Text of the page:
Out of the Box
Midway through Crossroads, Britney Spears's character Lucy listens to a tune a boy has created to accompany a poem she has written. Lucy leans toward the boy at the piano, humming along (rather too easily), then matching words to melody (rather too quickly). Movies tend to portray songwriting as a magic trick, an egg from a hat...ta-da! And maybe that's why the two 15-year-olds next to me were giggling like monkeys. Or maybe it was Lucy's dire words--It feels like I'm caught in the middle/That's when I realize I'm not a girl, not yet a woman--performed with such clunky earnestness that I, too, had to laugh out loud. Me and the other 300 people in the theater.
As the gales of laughter blew past my head, I thought, Wow--this is not good news for the filmmakers. I actually felt sorry for them, which is not an emotion I was expecting to feel during the first big-screen adventure of Pepsi's multimillion-dollar woman. But there's something about Crossroads that makes me want to root for it, despite its epidemic silliness. And a large part of that something is, believe it or not, Britney Spears.
Directed by Tamra Davis of Billy Madison fame, Crossroads boasts all the energy and depth of a Once and Again episode. The movie opens on three prepubescent girls burying a box, which, according to the voiceover, contains their biggest wishes. The greatest wish, however, doesn't go in the box. "Let's be friends forever," says one girl. "We will," answer the others. Good grief, sighs the viewer. This is PG-13? Then, after a flash forward, it is: Britney as Lucy in a skimpy top and bikini briefs lap-dancing under a Madonna poster and singing into a spoon. Oh, I get it: She's your normal teen pretending to be a singer in a music video. It's just that she looked so much like Britney Spears pretending to be a singer in a music video, I got confused.
The box, of course, represents the stuff that girls put away when they enter adolescence: confidence, physical ease, the courage to go their own way. Lucy, it turns out, has become her school's book-bound valedictorian (gobs of silly), which is bad because her single dad wanted it more than she did--and besides, she never got to party. Kit (Zoë Saldana) slimmed down and was crowned most popular; her dreams go no farther than the altar. Trailer-park Mimi (Taryn Manning) is knocked up, unhooked, and desperate. The best friends have grown worlds apart, until Mimi reminds them of their pledge to dig up the wish box on graduation night. Box or no box, they would've stayed apart but for Mimi's plan to drive from Georgia to Los Angeles to audition for a recording contract.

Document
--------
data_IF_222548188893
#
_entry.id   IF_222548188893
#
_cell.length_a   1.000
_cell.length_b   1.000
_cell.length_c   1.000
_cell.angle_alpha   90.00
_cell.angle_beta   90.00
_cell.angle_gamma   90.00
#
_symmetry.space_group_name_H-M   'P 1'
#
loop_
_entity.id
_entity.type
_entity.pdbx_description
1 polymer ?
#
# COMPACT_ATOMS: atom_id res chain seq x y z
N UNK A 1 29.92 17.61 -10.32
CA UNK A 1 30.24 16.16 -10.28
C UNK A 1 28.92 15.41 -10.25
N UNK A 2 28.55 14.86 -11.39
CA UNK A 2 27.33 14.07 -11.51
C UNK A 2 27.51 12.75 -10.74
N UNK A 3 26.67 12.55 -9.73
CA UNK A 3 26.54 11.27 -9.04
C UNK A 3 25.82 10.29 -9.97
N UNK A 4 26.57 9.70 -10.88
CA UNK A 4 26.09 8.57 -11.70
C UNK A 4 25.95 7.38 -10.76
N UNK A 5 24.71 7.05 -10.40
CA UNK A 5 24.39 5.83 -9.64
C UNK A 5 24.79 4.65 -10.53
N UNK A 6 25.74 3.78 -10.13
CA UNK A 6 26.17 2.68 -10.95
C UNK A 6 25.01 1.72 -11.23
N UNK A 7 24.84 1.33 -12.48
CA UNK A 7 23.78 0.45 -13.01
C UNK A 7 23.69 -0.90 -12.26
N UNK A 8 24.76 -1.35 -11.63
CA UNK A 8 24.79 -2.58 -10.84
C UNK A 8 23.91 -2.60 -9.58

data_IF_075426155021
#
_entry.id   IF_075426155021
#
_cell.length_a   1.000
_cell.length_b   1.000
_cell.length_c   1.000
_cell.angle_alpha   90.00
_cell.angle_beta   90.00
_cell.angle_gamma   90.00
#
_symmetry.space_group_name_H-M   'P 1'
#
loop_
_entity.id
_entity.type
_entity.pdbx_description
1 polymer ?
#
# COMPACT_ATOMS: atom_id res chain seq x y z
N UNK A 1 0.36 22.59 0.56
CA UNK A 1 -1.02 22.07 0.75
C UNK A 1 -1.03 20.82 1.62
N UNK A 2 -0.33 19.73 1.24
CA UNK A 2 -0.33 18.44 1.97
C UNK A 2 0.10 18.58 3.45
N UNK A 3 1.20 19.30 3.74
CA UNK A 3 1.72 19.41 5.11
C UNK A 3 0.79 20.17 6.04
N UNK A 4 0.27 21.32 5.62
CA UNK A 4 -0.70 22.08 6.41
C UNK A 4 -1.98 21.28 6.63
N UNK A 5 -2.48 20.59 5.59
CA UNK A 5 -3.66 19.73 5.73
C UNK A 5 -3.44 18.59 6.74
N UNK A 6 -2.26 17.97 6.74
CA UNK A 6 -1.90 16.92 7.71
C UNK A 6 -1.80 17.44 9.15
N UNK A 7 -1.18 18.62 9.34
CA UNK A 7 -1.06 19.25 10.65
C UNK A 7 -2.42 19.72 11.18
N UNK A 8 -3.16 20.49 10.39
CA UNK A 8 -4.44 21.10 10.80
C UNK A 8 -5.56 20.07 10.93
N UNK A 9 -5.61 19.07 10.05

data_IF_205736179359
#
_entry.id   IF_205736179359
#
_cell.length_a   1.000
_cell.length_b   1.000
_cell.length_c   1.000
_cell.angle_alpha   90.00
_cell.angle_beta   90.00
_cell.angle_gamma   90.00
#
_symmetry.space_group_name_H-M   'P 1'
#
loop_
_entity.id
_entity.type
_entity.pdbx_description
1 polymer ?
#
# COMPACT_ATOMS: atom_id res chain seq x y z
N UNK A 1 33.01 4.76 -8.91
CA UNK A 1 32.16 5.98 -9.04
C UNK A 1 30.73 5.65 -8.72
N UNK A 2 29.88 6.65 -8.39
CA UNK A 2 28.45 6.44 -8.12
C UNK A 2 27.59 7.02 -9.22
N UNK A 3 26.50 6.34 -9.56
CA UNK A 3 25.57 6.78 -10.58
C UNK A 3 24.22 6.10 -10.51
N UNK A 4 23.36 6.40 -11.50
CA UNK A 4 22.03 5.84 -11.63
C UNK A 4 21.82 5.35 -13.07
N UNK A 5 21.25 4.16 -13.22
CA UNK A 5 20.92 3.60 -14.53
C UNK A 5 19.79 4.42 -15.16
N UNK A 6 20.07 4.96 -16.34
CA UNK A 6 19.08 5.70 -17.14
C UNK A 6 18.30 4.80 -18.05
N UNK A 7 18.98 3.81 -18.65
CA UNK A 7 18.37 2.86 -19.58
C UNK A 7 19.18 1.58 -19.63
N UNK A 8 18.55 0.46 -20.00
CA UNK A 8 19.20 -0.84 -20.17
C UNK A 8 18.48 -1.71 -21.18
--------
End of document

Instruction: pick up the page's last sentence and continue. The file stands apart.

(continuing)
Okay, this is seriously silly stuff--not to mention the two lovingly filmed scenes of lingerie-clad Lucy in the first ten minutes. By the time the girls hop in the convenient convertible of a dangerous dreamboat (Anson Mount) and have perfectly audible conversations speeding down the freeway with the top down, I was wishing for a Pepsi myself. It has a lot to give, you know, and I was hoping for a jolt of something closer to the real world--or, at the very least, Road Rules. (Did I mention that one of the producers of Crossroads is MTV Films?)
But right about then I started pulling for these three not-girls-not-women and their suddenly goofy consort. The silliness doesn't end. (Lucy and the girls earn what must be about a thousand dollars at...uh, a karaoke bar.) The story still feels flat and forced. But Manning's Mimi roughens her voice with the husk of hurt--and puts on some slammin' dance moves. It's fun to watch Saldana's Kit grow muscles to fill out that SuperBitch attitude. The singing-along-to-the-radio-in-a-convertible thing works its magic (though a Thelma & Louise joke went right over the heads of the young core audience).
As for Britney...well, she ducks out of the Britney persona for a tiny bit (even as she takes her career to a whole new level!). Frankly, the robot that is Britney Spears frightens me. I haven't seen her perform when her eyes didn't appear completely dead. A friend says she looks like a porn star: anonymously pretty face masked in makeup, clichéd erotic thrusts, contrived sassiness. Whenever Lucy sings into a microphone, Britney takes over. But when Lucy is Lucy being silly with her friends, she's somebody else--somebody just coming into being. I know it's odd to say that Britney seems more real when she's trying to become someone else. I know that the Britney-bot is some people's idea of the perfect woman. But Thelma and Louise didn't drive off that cliff so their daughters could be confidently (and continuously) sexy. They were looking for something sillier than that: something like room to move.
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